March 2020 / Reports and Studies
EASE Study on Power System Challenges of Islands and Isolated Systems with High Shares of Variable Renewables
EASE has produced a study of some of the key power system challenges faced by islands today, which will be accompanied by an analysis of some of the solutions from the energy storage sector.
March 2020 / Event Reports
Innovation Fund Technical Workshop on Greenhouse Gas Emissions Savings Methodology
The Innovation Fund is the European Union’s upcoming funding programme for the demonstration of innovative low-carbon technologies. The Innovation Fund is a key funding instrument for delivering the European Union’s commitments under the Paris Agreement. Energy Storage, a key enabler of the energy transition, will be one of the solutions this Fund will focus on.
On 5 February 2020 EASE, together, with the European Commission, organised a workshop to highlight how storage can contribute to its Vision of a Climate Neutral Europe by 2050. On 19 March 2020, EASE organised a follow-up technical online workshop on the Greenhouse Gas (GHG) emissions savings methodology for the European Union’s Innovation Fund. This methodology will play a key role in the project selection process. EASE and its members believe the proposed methodology can be significantly improved: the formulas must appropriately value energy storage’s contribution to decarbonisation.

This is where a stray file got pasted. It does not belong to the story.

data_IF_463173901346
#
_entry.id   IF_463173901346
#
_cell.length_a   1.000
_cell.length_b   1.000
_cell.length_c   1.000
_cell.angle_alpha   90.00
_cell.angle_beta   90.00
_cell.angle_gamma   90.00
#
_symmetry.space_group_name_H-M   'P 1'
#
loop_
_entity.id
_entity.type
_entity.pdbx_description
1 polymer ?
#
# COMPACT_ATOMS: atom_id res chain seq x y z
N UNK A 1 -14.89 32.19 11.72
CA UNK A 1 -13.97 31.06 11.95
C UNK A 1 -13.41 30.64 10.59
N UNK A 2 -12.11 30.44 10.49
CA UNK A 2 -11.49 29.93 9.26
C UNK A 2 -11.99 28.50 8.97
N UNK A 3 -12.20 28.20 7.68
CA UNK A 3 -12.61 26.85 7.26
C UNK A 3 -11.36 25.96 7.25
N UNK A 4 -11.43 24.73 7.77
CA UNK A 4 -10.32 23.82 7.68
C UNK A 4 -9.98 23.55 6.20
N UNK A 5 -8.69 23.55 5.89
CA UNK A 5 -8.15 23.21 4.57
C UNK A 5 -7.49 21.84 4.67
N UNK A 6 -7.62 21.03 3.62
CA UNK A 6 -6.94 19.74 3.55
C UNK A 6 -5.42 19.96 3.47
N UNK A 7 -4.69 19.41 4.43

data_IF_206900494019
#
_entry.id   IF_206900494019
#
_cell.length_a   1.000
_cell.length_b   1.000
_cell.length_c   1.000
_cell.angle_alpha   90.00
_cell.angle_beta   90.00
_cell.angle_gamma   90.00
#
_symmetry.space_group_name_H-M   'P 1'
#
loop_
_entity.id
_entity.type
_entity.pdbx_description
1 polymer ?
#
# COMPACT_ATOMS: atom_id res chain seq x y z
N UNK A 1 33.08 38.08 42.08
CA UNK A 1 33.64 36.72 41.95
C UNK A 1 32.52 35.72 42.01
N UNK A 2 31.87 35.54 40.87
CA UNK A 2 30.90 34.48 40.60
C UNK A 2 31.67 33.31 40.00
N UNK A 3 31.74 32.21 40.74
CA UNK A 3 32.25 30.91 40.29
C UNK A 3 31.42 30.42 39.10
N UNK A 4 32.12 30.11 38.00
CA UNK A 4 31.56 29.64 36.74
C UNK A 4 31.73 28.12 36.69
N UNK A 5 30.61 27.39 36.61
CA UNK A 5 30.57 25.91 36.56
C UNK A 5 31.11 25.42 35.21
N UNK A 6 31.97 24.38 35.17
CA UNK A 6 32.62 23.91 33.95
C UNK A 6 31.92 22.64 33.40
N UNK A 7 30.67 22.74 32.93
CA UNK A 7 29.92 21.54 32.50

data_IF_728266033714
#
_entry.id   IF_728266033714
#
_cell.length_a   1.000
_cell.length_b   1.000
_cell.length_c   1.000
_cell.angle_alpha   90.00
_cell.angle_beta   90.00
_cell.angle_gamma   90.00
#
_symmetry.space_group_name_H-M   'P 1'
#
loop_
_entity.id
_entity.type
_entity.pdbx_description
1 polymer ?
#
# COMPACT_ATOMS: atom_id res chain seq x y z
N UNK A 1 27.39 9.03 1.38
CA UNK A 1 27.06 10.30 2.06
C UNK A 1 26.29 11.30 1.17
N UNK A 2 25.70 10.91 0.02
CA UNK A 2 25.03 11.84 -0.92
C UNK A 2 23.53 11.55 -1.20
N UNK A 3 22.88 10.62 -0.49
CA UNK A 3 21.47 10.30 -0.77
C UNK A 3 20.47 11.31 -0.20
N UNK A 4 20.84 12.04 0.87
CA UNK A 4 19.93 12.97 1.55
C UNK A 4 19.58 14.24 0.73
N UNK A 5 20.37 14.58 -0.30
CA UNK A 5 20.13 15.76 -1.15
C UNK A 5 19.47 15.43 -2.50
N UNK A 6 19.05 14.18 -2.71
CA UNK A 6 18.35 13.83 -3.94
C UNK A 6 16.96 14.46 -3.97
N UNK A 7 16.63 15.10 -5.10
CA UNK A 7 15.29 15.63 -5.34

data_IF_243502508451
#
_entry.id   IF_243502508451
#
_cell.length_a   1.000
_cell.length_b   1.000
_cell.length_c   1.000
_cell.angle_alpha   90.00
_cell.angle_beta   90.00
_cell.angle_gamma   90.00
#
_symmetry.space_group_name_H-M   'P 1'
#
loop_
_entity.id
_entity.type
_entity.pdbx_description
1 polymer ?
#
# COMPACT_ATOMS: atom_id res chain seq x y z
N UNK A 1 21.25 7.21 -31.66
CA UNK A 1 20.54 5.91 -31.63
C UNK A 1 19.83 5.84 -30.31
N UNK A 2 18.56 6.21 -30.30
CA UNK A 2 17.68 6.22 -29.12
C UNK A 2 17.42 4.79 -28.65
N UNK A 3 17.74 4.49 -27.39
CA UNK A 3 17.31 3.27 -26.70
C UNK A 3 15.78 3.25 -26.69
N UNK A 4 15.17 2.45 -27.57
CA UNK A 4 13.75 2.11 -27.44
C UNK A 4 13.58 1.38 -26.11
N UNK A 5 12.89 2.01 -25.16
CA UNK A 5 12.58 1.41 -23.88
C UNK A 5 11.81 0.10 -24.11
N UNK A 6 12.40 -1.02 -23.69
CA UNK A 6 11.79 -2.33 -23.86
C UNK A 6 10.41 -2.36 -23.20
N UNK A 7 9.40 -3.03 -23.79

Mr Jakob Wachsmuth, Senior Researcher at Fraunhofer ISI, presented the proposed methodology to EASE members and selected representatives of the energy storage sector who had the possibility to directly engage in a discussion with the two actors behind its elaboration: the European Commission and Fraunhofer.
Several aspects of the GHG emissions savings methodology were touched upon during the workshop, but the discussion mainly revolved around three points. First, the energy storage services considered by the Fund methodology, an important subject as some key applications risk being left out. Secondly, the additionality principle (i.e. that electricity inputs are only considered renewable if they are additional to the renewable electricity that would be consumed anyway) was also discussed: its role in the Innovation Fund and the matter of how a project can be consistent with such principle were considered - different answers would lead to different projects being selected. Finally, the matter of how to calculate GHG emission intensity of the grid was also debated. A formula leading to very high grid GHG emission intensity would risk, among other things, making energy storage’s decarbonisation impact less significant, and might even render all electrolysis-based projects unfeasible.